The Poetry of the Bible

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The Scripture is full of poetry, and of poetry viewed under
these two aspects - sublime thoughts and impassioned
expression in a metrical, rhythmical form. As one instance
of sublime impassioned language, take the first chapter of
Isaiah. With what beauty and grandeur it begins! "Hear,
o heavens, and give ear, 0 earth: for the Lord hath
spoken; I have nourished and brought up children, and
they have rebelled against Me" (Isa. I. 2)

It would take us too far afield, and would sound too
pedantic, were we to enter into the subject of Hebrew
poetry as regards its metrical form. We shall, therefore,
only observe that its chief feature is what is called
parallelism, that is, that the lines of the strophe - in simpler
language the verse or stanza - correspond with, or are
opposed to each other. To make our meaning plain, we
give two verses of Isaiah arranged metrically:

"Hear, 0 heavens, and give ear, 0 earth:
For the Lord hath spoken;
I have nourished and brought up children,
And they have rebelled against Me.
The ox knoweth his owner,
And the ass his master's crib;
But Israel doth not know,
My people doth not consider."​

This peculiar form of poetry existed from the most remote
period. Its earliest use is Gen. 4. 23, 24:

"Adah and Zillah, hear my voice:
Ye wives of Lamech, hearken unto my speech:
I have slain a man to my wounding
And a young man to my hurt.
If Cain shall be avenged sevenfold,
Truly Lamech seventy and seven fold."​

Other early instances are the blessing of Jacob (Gen. 49);
the song of Miriam (Exod. 15); the song of Moses, (Deut.
32); and the blessing pronounced on the tribes of Israel,
(Deut. 33). Deuteronomy 32 is a beautiful instance of
Hebrew poetry. How sublime, how impassioned the
language; how full of tender pathos, glowing description,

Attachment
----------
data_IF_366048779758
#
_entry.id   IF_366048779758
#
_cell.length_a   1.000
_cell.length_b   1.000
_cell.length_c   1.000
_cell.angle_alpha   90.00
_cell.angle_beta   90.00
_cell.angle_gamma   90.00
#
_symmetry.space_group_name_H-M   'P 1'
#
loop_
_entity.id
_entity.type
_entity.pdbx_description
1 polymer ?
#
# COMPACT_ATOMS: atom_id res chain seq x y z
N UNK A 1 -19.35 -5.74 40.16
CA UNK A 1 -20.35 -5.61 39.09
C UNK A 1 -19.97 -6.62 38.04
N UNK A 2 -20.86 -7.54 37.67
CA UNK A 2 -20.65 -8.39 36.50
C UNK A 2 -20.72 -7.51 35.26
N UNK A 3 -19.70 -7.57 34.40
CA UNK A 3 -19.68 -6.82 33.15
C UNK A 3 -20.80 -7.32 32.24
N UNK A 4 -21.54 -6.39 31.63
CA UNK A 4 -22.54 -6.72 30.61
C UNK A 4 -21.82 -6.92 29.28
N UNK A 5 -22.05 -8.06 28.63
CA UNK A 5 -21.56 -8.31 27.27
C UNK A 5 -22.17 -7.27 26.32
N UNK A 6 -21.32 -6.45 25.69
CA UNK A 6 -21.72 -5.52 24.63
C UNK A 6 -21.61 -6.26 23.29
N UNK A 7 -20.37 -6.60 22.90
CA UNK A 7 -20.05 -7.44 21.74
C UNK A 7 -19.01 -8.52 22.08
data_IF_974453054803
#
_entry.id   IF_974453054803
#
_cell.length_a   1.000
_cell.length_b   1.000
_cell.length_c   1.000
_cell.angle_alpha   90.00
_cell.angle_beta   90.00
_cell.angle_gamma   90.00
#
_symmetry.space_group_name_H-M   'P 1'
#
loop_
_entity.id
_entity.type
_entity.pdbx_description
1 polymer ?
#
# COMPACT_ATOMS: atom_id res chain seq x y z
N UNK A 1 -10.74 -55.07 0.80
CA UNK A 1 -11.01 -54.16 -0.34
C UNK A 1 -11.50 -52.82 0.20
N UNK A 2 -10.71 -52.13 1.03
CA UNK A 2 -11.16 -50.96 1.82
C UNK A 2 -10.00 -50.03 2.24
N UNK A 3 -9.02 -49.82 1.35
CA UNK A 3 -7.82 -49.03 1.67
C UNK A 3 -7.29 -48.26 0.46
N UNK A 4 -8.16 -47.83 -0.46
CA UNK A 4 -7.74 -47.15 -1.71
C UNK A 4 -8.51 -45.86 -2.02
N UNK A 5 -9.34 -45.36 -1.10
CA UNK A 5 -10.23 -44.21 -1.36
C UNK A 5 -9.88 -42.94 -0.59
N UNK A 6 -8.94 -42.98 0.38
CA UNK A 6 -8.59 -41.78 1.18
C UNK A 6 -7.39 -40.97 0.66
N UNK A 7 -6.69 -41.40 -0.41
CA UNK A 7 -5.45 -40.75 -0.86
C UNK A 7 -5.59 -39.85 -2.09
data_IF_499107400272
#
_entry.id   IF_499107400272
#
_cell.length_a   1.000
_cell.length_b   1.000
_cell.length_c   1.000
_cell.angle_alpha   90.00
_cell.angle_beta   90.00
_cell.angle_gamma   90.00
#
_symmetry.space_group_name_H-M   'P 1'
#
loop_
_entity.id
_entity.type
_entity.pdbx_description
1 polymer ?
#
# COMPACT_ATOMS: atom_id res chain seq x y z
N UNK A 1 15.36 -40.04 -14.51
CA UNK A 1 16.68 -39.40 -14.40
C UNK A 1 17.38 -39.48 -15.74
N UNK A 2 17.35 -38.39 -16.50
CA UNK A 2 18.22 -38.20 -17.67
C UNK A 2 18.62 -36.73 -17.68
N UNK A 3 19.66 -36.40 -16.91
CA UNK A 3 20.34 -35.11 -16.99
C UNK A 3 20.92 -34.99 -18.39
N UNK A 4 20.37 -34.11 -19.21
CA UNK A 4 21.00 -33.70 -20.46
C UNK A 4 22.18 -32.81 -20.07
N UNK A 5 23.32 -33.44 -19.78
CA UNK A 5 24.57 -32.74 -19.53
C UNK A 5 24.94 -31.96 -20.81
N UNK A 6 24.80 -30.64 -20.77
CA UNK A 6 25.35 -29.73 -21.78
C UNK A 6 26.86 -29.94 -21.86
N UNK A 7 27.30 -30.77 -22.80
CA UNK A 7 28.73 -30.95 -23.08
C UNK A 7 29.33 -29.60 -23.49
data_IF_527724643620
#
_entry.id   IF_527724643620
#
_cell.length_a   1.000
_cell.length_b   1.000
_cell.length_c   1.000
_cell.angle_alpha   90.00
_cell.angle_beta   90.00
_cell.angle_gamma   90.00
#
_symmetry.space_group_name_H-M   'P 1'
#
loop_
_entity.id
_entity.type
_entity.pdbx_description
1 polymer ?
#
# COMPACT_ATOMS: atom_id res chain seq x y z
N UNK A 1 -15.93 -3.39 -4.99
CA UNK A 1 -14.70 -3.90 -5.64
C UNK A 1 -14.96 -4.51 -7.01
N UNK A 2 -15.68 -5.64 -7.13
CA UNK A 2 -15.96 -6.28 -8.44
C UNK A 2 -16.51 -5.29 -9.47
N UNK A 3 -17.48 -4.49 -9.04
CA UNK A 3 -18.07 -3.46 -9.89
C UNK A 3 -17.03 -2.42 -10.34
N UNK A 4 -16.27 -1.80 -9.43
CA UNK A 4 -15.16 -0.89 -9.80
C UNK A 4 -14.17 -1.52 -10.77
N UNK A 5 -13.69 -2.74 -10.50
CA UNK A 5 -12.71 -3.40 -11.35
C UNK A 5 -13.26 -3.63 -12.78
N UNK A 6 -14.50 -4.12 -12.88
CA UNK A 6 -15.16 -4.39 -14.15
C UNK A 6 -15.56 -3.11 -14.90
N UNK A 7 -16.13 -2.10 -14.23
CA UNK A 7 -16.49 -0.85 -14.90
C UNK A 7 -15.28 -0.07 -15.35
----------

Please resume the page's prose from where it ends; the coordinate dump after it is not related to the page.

striking figures and animated expostulation! How softly
and musically it begins:

"Give ear, 0 heavens, and I will speak;
And hear, 0 earth, the words of My mouth.
My doctrine shall drop as the rain,
My speech shall distil as the dew;
As the small rain upon the tender herb,
And as the showers upon the grass."​

Observe the parallelism, that is, how the thoughts and
words in one line balance and correspond to those in the
other. The "heavens" and the "earth"; "hearing" and
"giving ear"; the "doctrine" and the "speech"; the "rain"
and the "dew"; the "small rain" and the "'showers"; the
"tender herb" and the "grass": these words and ideas
mutually correspond to and, as it were, balance each other..
Take one more specimen from the same song at Moses at
unspeakable beauty and sublimity:

"For the LORD"S portion is His people;
Jacob is the lot of His inheritance.
He found him in a desert land,
And in the waste, howling wilderness.
He led him about, He instructed him.
He kept him as the apple of His eye.
As an eagle stirreth up her nest;
Fluttereth over her young;
Spreadeth abroad her wings:
Taketh them. beareth them on her wings:
So the LORD alone did lead him.
And there was no strange god with him."​

We have said enough. and more than enough. to indicate
the peculiar form of sacred poetry as enshrined in the
pages of the Old Testament; and we shall only make one
more remark on the subject, which is: tile peculiar
suitability of this form of divine poetry to translation. Had
the poetry of the Scriptures been in strict formal metre,
like the ancient. or in rhyme. like the modern. it would
have vanished when translated: but. being in parallel
sentences. it is independent of translation. It therefore
survives that great change which is usually fatal to all other
poetry. and its divine essence is not lost or evaporated by
being transferred to another language.

From: SIN AND SALVATION pgs. 156-158
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